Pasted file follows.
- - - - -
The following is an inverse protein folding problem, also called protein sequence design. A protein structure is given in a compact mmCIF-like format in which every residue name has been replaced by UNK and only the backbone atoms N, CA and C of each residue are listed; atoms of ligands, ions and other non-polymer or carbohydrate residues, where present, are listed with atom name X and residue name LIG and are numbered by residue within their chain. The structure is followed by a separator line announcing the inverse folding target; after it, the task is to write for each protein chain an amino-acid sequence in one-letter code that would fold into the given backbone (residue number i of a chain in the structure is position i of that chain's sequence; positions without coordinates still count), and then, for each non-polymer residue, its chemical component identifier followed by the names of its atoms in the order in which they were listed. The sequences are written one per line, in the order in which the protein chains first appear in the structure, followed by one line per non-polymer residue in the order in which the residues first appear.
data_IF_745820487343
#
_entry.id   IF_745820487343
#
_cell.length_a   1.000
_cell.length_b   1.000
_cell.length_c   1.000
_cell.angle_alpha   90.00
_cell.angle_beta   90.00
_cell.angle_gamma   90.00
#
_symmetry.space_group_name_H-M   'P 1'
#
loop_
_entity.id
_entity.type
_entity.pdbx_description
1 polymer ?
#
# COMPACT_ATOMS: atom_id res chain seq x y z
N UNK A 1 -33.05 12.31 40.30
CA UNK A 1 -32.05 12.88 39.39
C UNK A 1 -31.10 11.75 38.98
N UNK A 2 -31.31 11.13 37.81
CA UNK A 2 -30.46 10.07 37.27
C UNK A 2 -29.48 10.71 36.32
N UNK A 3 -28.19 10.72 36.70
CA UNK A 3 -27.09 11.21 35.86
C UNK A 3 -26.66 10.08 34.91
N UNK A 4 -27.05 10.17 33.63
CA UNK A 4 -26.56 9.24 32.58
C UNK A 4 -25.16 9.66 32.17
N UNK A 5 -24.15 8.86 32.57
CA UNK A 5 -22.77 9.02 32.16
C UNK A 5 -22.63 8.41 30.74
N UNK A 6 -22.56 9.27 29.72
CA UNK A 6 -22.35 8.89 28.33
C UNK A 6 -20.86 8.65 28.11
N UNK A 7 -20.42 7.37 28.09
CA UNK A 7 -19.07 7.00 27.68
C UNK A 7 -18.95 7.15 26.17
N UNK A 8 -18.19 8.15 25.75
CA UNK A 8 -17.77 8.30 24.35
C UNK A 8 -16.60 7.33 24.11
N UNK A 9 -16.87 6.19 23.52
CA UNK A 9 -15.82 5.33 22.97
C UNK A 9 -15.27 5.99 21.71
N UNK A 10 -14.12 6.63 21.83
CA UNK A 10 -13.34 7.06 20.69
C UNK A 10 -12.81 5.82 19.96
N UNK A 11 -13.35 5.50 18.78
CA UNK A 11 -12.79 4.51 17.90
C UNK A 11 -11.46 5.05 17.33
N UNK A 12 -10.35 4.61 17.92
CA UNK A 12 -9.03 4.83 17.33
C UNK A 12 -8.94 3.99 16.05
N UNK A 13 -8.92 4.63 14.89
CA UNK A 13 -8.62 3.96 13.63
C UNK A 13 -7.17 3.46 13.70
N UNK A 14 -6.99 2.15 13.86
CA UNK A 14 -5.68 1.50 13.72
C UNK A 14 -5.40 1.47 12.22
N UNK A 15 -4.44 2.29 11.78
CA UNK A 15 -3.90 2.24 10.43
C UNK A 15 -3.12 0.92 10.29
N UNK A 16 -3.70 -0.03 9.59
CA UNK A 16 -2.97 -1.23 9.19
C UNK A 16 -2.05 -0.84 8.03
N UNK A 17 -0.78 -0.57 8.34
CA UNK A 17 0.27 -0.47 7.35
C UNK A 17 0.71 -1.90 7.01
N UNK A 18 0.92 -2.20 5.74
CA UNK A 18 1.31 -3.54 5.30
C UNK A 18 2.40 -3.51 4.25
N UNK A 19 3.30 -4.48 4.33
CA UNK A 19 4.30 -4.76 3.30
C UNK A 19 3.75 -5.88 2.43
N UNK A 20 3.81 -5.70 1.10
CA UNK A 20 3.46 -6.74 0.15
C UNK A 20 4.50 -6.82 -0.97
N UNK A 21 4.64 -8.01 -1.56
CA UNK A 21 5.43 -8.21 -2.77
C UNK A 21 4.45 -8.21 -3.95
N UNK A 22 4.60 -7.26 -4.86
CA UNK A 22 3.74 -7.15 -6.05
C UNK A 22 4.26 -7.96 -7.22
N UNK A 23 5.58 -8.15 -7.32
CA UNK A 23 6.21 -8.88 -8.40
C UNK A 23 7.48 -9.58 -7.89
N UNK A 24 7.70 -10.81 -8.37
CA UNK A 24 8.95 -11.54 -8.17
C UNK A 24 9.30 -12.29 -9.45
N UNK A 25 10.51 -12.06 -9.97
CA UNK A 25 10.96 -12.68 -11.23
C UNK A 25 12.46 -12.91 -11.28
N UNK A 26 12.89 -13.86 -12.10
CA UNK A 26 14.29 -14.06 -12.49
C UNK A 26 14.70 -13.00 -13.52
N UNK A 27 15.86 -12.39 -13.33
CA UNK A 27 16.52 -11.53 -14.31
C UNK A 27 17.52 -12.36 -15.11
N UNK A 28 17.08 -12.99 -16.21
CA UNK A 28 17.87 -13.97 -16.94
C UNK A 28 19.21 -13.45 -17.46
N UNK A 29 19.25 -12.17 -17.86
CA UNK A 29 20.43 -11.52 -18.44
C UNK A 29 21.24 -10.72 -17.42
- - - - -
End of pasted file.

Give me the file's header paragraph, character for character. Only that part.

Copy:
The following is an inverse protein folding problem, also called protein sequence design. A protein structure is given in a compact mmCIF-like format in which every residue name has been replaced by UNK and only the backbone atoms N, CA and C of each residue are listed; atoms of ligands, ions and other non-polymer or carbohydrate residues, where present, are listed with atom name X and residue name LIG and are numbered by residue within their chain. The structure is followed by a separator line announcing the inverse folding target; after it, the task is to write for each protein chain an amino-acid sequence in one-letter code that would fold into the given backbone (residue number i of a chain in the structure is position i of that chain's sequence; positions without coordinates still count), and then, for each non-polymer residue, its chemical component identifier followed by the names of its atoms in the order in which they were listed. The sequences are written one per line, in the order in which the protein chains first appear in the structure, followed by one line per non-polymer residue in the order in which the residues first appear.